When black is white, and the underdog is the favourite

It took me a while to ‘get’ Twitter, and even now I can’t quite get my head around the desire to tell everyone about your most recent visit to the latrines. Still, it’s very useful for getting an instant snapshot from people with the same passions as yourself. The dream of even the lowliest tweeter must be to start a trend, or at least establish a commonly used hashtag. It’s highly likely that #mayogaa was brought to prominence by the indefatigable Willie Joe of Green and Red. It is through that hashtag that I’ve being following the collective delight in Mayo at the supposed dismissive attitude of the entire punditocracy at their chances of beating Cork in the All-Ireland quarter-final. Oh, just what Mayo were looking for! This would get them fired up like nothing else, and besides shure don’t Mayo approach a match best when we’re underdogs, right?

Wrong. There might be a smidgin of merit in the notion that trash-talking a team beforehand gives them an added incentive to ram such talk back down the throat from which they originated, but it’s a microscopic smidgin. Conor Counihan will be a little irked at such talk on the basis that there’s no need to leave any hostages to fortune, but it’s hard to believe inter-county players routinely operate at below-capacity levels of effort (NB for the purposes of this piece, please ignore Galway’s performance last Sunday). If they do, they’re not doing it right. Lots of players would be offended by comments to the effect that the likes of John Mullane is great because he always gives it his all, as if the rest of them don’t give it their all. The reason the other players don’t take umbrage is that it’s just a corny media cliché trotted out to spare hacks the need to come up with anything original, something that will only get worse now that they can’t hack phones.

An idea with even less merit is the one which states that a team prefers to come into a game as underdogs. Waiting in the long grass, coming in under the radar, nothing to lose, no pressure. Listen folks, there’s a reason Mayo are underdogs against Cork and Waterford are underdogs against Kilkenny – Cork and Kilkenny are the better teams. That’s not to say neither Mayo or Waterford should bother turning up, but the superiority of the opposition players means an awful lot needs to go their way for the respective underdogs to upset the odds and no amount of deflecting pressure onto said opposition will change that.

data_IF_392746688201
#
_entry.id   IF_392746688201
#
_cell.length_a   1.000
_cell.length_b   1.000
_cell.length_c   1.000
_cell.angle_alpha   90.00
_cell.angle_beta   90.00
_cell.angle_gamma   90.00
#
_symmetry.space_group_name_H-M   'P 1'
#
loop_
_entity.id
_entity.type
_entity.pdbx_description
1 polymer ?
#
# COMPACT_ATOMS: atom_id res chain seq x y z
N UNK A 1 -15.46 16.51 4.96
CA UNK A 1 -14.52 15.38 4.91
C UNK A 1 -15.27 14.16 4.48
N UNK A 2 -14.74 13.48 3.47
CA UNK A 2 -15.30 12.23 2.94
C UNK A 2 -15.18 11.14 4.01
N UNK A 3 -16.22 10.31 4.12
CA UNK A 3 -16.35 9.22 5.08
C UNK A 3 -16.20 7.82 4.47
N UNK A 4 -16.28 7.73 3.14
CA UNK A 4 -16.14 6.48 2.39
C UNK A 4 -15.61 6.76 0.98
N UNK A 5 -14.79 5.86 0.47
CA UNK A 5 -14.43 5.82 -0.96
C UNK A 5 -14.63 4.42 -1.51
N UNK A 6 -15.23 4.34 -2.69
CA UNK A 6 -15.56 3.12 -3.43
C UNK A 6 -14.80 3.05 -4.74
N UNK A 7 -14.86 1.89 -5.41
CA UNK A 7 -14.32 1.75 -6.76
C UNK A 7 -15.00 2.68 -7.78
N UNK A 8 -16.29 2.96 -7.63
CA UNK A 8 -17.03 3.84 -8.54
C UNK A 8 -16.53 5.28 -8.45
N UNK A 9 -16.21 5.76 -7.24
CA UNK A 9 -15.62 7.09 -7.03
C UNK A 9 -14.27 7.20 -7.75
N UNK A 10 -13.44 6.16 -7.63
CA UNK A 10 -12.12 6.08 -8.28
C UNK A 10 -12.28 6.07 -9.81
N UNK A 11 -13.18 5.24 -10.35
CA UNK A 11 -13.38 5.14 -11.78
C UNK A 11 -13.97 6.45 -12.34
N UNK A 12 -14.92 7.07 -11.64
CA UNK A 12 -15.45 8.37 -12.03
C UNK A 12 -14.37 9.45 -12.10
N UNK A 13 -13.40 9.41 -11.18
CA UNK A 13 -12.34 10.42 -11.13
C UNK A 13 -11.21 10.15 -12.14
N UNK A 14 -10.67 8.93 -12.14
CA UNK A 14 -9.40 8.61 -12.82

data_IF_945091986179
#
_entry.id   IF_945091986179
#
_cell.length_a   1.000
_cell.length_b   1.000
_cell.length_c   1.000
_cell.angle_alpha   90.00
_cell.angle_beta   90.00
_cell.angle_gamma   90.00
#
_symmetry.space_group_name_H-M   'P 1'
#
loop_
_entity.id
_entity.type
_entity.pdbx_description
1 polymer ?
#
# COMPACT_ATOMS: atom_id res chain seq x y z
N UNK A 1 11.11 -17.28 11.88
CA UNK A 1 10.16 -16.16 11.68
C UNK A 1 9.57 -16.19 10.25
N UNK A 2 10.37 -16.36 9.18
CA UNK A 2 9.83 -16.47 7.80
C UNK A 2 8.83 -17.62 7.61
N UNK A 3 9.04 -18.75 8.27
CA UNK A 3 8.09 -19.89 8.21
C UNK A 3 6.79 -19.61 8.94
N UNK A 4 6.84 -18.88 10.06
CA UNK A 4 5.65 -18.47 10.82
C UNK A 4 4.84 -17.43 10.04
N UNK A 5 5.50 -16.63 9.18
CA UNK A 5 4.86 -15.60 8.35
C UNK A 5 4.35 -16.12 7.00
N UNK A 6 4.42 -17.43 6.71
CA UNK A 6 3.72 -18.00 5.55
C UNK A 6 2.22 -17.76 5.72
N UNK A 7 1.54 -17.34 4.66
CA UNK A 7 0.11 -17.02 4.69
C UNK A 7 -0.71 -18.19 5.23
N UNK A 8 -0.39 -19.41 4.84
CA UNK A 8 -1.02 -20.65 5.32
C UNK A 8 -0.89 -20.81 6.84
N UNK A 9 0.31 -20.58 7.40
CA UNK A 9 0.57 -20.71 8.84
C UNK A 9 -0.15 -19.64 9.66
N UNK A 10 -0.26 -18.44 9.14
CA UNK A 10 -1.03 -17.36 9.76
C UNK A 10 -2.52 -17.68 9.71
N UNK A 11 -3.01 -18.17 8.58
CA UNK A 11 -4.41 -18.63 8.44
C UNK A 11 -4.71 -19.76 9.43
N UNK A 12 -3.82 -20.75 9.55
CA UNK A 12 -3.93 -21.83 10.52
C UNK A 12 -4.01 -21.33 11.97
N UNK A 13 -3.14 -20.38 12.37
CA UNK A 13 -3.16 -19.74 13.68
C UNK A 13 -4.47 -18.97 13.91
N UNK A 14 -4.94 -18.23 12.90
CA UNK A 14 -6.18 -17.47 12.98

There’s a simple way of looking at it. If Waterford/Mayo were to play Kilkenny/Cork one hundred times, we/Mayo would be doing well to win twenty times. Those are ball park figures, and in a lame attempt to avoid drawing the ire of #mayogaa I’d hazard that Mayo could probably expect to do a bit better than that. But all we/Mayo can do is prepare well and hope that the next match is one of those twenty occasions. By all means embrace the underdog status as a means of preparing for the worst. But saying ‘we’re underdogs and that’s the way we like it’ is nonsense. We’ve been underdogs more often than we’ve been favourites, and given our record . . .

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. . . I wouldn’t mind giving this ‘favourites’ thing a lash.

Update: since I started writing this post, John Fogarty of the Irish Examiner has put up a better summation of the lack of mileage to be had from constantly invoking slights as motivation. Money quote from Kieran McGeeney:

It’s never put to bed listening to some of the punditry! Somewhere along the line you’re going to lose and what they say about you is gonna be right.

As they say on the stage, never argue with the man with the microphone.

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